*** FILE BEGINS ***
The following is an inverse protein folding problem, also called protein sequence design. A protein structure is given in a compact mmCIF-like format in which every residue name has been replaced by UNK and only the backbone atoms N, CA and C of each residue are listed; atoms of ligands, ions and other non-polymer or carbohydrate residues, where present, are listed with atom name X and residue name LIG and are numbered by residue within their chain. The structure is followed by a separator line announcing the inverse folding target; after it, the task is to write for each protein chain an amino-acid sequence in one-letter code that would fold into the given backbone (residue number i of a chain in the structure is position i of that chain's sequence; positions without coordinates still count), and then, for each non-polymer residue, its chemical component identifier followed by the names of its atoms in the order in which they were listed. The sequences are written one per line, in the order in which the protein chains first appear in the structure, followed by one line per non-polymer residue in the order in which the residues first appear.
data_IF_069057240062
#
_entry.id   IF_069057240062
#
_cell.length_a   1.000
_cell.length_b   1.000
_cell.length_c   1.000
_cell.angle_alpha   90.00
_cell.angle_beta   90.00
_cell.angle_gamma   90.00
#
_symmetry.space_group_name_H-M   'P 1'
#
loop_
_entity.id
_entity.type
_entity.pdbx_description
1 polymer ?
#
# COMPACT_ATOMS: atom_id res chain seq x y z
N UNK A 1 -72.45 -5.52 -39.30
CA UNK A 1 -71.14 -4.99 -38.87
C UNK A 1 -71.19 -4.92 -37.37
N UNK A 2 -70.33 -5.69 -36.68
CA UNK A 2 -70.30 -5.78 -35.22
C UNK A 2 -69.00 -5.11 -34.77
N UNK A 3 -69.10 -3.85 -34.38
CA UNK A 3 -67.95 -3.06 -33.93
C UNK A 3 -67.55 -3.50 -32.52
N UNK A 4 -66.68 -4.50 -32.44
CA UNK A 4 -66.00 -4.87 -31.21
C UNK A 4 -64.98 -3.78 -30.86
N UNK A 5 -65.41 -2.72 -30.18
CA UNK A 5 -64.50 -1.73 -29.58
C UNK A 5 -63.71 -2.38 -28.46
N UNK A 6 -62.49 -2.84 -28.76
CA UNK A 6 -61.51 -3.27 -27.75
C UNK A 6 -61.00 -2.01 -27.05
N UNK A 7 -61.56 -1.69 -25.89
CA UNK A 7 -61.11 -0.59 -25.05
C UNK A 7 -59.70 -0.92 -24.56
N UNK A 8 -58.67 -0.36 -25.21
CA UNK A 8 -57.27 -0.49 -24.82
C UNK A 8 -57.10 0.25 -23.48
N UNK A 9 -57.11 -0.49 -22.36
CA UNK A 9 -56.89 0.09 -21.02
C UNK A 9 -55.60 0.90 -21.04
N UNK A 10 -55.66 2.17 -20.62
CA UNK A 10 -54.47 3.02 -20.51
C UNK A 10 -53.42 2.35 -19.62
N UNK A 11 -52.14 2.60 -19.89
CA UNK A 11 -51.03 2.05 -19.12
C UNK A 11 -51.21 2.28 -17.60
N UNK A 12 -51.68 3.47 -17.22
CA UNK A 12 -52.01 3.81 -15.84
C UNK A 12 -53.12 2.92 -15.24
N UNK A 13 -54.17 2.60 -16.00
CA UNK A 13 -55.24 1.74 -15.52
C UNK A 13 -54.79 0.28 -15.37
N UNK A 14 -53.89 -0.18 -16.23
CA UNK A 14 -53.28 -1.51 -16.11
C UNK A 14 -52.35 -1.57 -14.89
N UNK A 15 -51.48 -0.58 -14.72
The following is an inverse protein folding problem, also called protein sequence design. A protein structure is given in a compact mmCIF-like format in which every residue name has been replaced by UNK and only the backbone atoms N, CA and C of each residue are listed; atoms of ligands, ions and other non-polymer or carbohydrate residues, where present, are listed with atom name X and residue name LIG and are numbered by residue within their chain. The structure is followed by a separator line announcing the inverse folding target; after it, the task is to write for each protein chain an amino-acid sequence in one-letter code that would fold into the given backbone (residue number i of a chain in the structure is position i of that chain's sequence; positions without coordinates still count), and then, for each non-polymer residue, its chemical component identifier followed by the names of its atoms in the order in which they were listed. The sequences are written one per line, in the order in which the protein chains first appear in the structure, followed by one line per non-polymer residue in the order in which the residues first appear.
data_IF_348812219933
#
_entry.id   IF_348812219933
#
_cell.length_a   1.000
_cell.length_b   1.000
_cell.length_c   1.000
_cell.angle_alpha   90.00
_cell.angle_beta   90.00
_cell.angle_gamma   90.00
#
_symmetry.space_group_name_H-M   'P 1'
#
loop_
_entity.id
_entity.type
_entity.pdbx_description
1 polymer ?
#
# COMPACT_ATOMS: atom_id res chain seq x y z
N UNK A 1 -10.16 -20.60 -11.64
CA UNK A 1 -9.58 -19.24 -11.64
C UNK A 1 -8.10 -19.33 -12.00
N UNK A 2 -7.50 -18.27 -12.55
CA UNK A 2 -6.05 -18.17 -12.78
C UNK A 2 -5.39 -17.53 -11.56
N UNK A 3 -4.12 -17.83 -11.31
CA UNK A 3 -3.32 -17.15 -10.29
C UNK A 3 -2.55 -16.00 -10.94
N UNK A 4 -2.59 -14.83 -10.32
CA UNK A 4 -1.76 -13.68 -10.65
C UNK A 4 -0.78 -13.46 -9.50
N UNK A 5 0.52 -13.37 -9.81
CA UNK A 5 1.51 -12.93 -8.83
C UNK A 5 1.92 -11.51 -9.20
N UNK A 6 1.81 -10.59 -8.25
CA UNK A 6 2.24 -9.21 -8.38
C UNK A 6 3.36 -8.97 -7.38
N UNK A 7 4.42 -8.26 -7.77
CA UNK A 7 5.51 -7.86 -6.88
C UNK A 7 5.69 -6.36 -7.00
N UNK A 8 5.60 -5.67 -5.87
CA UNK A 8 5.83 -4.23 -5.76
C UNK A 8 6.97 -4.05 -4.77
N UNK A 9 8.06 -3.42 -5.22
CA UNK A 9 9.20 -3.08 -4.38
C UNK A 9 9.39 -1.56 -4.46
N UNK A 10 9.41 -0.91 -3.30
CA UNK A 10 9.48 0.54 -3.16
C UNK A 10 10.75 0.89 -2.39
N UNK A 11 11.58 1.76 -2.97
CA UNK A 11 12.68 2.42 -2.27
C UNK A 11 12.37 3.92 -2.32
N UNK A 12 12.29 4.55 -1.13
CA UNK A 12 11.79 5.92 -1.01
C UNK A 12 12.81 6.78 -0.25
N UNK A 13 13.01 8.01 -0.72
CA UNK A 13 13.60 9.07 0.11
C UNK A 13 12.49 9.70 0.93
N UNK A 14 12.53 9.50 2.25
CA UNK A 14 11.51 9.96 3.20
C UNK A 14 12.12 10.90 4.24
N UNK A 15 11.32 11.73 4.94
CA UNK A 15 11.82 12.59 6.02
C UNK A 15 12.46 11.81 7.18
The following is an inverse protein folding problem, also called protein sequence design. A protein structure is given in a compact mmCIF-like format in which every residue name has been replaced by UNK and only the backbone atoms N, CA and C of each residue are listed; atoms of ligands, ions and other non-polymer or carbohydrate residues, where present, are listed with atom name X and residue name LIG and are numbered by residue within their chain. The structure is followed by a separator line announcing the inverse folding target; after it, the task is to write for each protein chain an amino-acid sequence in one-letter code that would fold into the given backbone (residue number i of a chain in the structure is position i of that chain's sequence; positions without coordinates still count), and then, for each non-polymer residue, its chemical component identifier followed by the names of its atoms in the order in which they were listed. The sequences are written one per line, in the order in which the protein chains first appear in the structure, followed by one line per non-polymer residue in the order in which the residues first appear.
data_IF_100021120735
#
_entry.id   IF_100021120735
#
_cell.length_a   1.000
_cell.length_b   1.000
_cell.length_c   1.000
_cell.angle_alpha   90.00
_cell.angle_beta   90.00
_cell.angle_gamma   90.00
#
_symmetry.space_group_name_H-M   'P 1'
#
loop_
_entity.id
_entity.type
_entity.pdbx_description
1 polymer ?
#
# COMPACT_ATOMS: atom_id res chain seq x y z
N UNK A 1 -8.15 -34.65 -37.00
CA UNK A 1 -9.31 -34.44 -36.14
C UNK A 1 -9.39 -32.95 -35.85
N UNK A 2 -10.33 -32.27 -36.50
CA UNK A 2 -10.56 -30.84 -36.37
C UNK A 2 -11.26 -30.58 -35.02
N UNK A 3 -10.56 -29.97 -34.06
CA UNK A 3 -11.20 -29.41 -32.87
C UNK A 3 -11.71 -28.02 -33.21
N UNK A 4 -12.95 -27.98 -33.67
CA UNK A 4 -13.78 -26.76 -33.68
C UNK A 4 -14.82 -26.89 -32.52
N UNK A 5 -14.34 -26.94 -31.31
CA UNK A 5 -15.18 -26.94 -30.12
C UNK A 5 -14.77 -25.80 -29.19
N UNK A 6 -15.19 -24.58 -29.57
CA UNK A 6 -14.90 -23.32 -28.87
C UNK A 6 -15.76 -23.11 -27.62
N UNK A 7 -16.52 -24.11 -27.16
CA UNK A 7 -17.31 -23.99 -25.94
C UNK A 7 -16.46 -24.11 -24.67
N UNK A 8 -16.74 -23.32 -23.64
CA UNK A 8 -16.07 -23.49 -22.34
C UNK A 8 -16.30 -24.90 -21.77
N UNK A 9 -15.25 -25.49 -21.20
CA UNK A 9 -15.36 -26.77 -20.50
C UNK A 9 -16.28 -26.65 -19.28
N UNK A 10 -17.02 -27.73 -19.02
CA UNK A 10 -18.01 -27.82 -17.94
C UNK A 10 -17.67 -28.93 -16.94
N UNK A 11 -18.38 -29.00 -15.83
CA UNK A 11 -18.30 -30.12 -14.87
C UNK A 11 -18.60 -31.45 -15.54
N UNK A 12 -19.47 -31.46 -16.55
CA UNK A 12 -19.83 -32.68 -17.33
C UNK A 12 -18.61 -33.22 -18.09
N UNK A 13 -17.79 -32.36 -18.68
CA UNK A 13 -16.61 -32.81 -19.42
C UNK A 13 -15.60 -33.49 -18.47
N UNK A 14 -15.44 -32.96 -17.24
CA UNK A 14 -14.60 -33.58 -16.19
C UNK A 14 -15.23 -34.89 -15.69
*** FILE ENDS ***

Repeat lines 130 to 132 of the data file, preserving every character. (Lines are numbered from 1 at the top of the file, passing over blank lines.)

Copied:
C UNK A 15 12.46 11.81 7.18
The following is an inverse protein folding problem, also called protein sequence design. A protein structure is given in a compact mmCIF-like format in which every residue name has been replaced by UNK and only the backbone atoms N, CA and C of each residue are listed; atoms of ligands, ions and other non-polymer or carbohydrate residues, where present, are listed with atom name X and residue name LIG and are numbered by residue within their chain. The structure is followed by a separator line announcing the inverse folding target; after it, the task is to write for each protein chain an amino-acid sequence in one-letter code that would fold into the given backbone (residue number i of a chain in the structure is position i of that chain's sequence; positions without coordinates still count), and then, for each non-polymer residue, its chemical component identifier followed by the names of its atoms in the order in which they were listed. The sequences are written one per line, in the order in which the protein chains first appear in the structure, followed by one line per non-polymer residue in the order in which the residues first appear.
data_IF_100021120735